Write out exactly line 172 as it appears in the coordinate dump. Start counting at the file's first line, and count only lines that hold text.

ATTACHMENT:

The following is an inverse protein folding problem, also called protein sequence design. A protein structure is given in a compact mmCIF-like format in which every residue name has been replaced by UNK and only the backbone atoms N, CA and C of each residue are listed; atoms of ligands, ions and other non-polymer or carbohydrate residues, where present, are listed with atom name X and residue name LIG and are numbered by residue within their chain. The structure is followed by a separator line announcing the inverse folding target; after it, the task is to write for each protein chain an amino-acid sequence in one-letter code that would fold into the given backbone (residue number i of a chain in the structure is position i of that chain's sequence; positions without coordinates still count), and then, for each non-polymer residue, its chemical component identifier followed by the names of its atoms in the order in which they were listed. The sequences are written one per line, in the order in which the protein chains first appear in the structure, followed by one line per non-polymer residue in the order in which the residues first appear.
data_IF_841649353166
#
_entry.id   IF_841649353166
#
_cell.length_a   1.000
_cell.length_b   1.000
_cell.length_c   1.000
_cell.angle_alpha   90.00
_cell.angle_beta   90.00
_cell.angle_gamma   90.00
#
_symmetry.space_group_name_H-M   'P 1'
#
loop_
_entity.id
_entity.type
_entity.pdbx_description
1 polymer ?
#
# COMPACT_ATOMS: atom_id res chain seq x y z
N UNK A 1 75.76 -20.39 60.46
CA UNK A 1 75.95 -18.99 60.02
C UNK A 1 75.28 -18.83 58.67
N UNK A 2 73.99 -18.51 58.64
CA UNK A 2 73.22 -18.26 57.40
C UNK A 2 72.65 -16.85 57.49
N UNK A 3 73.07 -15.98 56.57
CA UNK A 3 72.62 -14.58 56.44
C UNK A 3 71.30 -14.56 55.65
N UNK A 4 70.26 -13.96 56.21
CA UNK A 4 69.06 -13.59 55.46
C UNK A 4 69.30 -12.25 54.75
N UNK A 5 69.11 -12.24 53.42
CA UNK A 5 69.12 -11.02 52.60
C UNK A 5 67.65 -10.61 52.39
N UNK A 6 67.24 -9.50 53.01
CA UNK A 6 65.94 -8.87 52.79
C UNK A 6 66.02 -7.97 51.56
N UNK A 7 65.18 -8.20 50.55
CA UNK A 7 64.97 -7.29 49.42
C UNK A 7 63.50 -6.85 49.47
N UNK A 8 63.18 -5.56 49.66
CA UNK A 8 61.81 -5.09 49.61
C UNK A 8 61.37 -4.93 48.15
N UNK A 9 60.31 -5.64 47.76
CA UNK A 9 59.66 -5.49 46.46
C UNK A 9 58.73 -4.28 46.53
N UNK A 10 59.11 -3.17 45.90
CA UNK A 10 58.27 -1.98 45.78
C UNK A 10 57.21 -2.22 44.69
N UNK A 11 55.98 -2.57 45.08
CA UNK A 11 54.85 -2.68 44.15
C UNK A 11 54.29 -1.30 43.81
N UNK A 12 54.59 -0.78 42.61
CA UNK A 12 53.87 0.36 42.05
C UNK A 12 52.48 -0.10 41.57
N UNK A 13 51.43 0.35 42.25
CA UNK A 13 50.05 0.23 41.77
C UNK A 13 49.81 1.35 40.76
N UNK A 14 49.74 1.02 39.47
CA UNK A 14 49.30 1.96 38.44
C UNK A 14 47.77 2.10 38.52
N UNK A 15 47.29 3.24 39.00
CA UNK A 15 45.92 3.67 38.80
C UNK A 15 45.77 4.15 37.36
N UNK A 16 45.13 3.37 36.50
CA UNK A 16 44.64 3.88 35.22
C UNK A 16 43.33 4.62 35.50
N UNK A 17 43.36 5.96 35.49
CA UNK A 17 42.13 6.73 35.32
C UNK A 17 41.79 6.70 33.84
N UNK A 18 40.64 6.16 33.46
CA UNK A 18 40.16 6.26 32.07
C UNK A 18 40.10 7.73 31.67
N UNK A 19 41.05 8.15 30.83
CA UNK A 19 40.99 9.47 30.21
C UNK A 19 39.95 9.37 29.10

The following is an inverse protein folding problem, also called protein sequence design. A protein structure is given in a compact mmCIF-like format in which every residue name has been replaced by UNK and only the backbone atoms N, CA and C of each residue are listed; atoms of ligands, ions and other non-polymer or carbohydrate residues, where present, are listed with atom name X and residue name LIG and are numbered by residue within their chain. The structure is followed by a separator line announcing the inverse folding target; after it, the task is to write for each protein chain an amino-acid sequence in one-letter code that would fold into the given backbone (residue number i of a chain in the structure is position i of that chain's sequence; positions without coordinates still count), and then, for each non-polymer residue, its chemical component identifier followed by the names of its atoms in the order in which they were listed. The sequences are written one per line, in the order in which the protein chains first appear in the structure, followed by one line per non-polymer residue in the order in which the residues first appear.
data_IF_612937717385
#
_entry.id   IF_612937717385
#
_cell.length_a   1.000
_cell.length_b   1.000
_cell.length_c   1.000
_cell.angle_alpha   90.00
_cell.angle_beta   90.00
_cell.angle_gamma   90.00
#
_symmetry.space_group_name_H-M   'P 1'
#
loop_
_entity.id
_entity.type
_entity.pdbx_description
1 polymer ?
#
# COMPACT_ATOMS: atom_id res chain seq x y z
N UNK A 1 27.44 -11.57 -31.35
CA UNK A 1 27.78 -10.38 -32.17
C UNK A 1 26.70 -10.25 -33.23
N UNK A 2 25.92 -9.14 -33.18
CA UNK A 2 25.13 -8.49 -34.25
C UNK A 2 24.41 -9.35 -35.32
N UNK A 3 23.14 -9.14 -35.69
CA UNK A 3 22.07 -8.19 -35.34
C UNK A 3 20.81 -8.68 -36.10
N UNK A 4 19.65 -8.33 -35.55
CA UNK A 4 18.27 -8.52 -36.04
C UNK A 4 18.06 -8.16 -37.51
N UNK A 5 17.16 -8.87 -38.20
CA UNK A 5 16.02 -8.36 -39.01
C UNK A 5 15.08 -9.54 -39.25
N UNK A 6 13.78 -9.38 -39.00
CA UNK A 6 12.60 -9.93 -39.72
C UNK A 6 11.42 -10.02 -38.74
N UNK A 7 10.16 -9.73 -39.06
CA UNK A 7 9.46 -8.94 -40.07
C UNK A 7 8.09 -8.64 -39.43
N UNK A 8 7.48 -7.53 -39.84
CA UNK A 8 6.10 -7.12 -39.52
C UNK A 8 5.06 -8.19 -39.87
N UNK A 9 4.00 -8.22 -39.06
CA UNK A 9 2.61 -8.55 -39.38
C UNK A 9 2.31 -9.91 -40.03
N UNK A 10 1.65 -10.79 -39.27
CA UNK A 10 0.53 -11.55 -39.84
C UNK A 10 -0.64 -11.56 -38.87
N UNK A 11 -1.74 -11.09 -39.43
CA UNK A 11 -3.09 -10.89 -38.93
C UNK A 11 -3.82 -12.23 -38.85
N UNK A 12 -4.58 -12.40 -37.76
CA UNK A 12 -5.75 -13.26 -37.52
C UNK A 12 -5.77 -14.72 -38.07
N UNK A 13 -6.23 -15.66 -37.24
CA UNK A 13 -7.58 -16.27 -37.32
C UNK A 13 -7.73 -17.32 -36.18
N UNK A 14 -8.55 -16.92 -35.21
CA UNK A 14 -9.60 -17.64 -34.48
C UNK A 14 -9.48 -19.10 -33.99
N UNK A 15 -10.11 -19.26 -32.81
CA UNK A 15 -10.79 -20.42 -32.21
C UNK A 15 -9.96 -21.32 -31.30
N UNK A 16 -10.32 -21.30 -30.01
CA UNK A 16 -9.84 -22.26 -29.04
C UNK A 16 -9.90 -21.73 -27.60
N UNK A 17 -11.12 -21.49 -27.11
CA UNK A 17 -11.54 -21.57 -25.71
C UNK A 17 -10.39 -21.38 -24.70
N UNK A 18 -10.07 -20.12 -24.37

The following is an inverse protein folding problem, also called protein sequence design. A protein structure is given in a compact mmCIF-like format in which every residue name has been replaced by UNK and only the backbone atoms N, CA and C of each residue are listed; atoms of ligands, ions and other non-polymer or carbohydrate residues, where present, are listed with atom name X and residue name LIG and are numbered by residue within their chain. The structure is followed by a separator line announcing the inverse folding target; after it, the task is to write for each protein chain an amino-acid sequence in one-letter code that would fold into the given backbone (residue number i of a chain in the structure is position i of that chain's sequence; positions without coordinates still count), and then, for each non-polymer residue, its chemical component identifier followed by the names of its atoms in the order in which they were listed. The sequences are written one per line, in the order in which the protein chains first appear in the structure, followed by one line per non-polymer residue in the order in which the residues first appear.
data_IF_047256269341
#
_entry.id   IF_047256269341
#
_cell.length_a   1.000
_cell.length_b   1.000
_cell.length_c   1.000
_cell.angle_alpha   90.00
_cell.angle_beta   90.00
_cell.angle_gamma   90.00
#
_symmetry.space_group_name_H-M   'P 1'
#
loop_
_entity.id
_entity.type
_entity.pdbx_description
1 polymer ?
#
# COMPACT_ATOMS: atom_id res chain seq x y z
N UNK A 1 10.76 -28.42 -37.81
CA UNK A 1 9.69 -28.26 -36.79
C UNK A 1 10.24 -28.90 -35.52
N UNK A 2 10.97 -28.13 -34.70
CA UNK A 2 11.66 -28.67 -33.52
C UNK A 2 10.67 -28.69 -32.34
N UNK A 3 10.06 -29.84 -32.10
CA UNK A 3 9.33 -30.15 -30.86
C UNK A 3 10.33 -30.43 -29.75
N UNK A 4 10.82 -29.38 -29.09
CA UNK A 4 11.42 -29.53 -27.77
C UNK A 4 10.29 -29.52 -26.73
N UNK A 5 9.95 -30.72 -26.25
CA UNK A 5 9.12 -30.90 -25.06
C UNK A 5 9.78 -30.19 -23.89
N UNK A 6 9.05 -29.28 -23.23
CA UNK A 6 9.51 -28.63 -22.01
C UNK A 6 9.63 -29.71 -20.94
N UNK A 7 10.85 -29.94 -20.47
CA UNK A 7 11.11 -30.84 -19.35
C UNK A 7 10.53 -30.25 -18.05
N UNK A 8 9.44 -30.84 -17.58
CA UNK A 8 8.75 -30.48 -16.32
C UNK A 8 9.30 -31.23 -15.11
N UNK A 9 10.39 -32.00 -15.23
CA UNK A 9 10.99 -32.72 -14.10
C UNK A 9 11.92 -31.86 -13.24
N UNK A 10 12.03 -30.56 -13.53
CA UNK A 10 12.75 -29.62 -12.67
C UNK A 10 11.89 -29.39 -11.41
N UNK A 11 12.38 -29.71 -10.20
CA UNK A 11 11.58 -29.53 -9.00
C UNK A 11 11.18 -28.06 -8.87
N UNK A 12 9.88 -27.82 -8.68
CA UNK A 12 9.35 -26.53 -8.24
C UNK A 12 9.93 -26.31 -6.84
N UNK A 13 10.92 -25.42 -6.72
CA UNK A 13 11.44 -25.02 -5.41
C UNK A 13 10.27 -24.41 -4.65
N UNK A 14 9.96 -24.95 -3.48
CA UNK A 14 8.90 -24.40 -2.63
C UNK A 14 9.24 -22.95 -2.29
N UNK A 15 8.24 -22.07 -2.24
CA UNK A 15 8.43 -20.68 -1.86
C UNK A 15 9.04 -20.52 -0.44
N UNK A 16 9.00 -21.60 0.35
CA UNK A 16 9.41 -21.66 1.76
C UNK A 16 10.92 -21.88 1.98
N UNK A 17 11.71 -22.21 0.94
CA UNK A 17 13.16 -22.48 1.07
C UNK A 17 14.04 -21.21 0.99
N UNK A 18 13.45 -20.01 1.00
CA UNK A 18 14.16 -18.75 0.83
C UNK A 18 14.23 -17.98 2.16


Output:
# COMPACT_ATOMS: atom_id res chain seq x y z